This list in not exhaustive by any means. I am sure you can think of more things that need to be done. However, I believe that what I have enumerated above are absolutely critical to do. I believe also that Insha’Allah if we do these things, we will see the results in less than 5 years.

 

13. Learning to disagree without being disagreeable

It is a sad situation that as times have changed we seem to have lost the ability to dispute with concern. Over and over again we see instances of Ulama disputing with each other over various matters, some serious, some trivial but doing this almost invariably in ways which divide the Ummah. Ulama take stances which are hard, use language which is harsh and are unbending and unwilling to change their opinions no matter what logic is presented. At the same time we talk about the way in which our elders and teachers used to dispute, where as a result of the dispute, their hearts came closer and their understanding of the Deen was clearer.

Today therefore it is an essential skill to be able to disagree without being disagreeable. To learn to dispute on matters of principle and understanding but ensuring that the hearts are always kept free of all rancor. It is essential to delink one’s ego from the argument so that any situation or interpretation can be discussed and dialogued in detail and in depth so that the best possible way of understanding it comes to light and all those involved can agree on this. In cases where an agreement is not possible, when disagreement follows the rules of keeping the hearts free from hatred and personal conflict, then people can agree to disagree yet remain friends.

In the interest of keeping the Ummah together, it is essential that we follow these rules of disputing so that as a result of the dispute the Ummah does not divide even further.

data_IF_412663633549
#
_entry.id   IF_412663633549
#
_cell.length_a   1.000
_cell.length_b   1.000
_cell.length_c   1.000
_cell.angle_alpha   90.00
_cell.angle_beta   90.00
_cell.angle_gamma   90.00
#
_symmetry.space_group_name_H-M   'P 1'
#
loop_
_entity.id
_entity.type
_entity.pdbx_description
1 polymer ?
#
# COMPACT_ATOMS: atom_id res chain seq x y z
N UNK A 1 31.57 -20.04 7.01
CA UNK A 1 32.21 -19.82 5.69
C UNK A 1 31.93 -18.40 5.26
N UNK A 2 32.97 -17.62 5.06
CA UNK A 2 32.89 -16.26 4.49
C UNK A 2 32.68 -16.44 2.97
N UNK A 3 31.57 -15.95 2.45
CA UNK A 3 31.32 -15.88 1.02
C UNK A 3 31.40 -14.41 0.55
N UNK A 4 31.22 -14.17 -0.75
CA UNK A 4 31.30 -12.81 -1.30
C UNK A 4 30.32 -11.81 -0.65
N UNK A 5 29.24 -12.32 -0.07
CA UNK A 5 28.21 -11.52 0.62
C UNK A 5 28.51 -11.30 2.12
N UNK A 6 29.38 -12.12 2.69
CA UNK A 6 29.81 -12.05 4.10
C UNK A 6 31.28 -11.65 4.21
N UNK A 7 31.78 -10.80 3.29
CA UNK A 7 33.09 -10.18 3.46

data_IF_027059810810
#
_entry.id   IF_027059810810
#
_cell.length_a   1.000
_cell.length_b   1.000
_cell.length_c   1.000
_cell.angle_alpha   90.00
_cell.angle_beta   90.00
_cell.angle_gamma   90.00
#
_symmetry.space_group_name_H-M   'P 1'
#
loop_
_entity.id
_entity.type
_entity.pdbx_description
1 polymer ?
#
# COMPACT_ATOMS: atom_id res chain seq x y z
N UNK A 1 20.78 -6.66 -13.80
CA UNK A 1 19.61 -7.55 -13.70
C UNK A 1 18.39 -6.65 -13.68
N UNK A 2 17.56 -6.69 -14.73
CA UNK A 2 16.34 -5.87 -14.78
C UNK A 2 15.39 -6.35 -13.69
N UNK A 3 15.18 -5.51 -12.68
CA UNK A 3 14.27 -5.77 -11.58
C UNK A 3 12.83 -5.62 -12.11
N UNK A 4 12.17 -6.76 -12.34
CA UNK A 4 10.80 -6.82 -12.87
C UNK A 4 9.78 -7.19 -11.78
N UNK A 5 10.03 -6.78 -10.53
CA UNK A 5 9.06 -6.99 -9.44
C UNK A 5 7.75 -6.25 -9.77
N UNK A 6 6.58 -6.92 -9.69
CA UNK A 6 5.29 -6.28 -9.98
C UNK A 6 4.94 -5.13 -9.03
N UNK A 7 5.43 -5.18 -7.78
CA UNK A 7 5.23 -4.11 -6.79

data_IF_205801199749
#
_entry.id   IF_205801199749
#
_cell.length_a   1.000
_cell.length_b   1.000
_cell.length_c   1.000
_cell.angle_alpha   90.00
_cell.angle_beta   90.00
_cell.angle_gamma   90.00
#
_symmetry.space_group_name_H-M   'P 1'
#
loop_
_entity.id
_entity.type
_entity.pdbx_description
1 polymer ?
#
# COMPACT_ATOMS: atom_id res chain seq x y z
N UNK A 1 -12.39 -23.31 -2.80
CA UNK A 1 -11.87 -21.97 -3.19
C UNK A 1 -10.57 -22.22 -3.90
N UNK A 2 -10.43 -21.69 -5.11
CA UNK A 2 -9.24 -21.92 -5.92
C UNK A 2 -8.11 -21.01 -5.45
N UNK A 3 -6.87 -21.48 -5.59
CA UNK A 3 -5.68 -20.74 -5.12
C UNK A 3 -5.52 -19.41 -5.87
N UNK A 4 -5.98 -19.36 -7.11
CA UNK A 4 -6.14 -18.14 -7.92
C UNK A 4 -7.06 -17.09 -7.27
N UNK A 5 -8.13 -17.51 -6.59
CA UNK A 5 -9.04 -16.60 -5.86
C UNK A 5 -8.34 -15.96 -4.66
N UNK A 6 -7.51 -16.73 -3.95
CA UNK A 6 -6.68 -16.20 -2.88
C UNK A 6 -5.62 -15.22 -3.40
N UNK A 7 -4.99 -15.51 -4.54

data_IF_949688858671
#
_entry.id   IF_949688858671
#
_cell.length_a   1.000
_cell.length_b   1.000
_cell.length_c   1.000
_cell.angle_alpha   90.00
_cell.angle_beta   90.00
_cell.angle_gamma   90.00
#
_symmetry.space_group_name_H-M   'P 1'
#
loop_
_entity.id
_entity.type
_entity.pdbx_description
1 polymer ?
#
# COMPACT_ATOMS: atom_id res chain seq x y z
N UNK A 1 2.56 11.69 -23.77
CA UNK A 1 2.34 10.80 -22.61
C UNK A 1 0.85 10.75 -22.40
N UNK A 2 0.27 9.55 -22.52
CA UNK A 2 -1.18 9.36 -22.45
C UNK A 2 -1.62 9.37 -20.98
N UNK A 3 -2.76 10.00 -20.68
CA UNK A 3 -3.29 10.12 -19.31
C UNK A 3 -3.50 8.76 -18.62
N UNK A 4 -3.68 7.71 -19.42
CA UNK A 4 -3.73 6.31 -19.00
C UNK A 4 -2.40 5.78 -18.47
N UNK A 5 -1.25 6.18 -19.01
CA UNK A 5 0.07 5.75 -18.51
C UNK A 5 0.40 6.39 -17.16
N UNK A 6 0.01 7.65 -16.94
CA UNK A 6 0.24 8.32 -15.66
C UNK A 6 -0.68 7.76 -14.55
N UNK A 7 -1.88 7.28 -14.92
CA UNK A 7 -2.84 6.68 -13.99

14. Tazkiyatun Nafs (Purification of the Soul)

It is an accepted principle in agriculture that one must prepare the ground first before any seed can be planted and be expected to germinate, grow and produce fruit. Without proper preparation of the earth the seed will either not germinate at all or be deficient in its growth. Tazkiya is the preparation of the heart to receive the knowledge of the Revelation. Without this preparation the knowledge will fall on cold stone and leave it unmoved. The fault lies not with the knowledge but with the lack of preparation.  Allah made Tazkiya a major role of Nabuwwat when He said:

A’al Imraan 3: 164. Indeed Allâh conferred a great favor on the believers when He sent among them a Messenger from among themselves, reciting unto them His Verses (the Qur’ân), and purifying them (tazkiyatun nafs), and instructing them (in) the Book (the Qur’ân) and Al Hikmah [the wisdom and the Sunnah], while before that they had been in manifest error.

It is a regrettable fact that in the course of years we seem to have lost the importance of Tazkiya in our teaching system. We seem to concentrate purely on the external without any focus on the internal or hidden aspect of our worship and actions. There is almost no religious institution which takes care to graduate the students with the help of a trained Shaikh through a ‘course’ on Tazkiya. The correction of the internal aspects of oneself, Baatini Islaah, is a very important aspect of learning that Rasoolullah and all those who came after him among the great teachers of Islam paid close attention to. Allah  mentioned this internal aspect of worship in the Qur’an with specific reference to Salah where He said: (Al Mu’minoon 23: 1) “Successful indeed are the believers. Those who offer their Salât (prayers) with all solemnity and full submissiveness;”  (Al Ma’oon 107:4) “So woe unto those performers of Salât 5. Who delay their Salât from their stated fixed times. Those who do good deeds only to be seen (by others).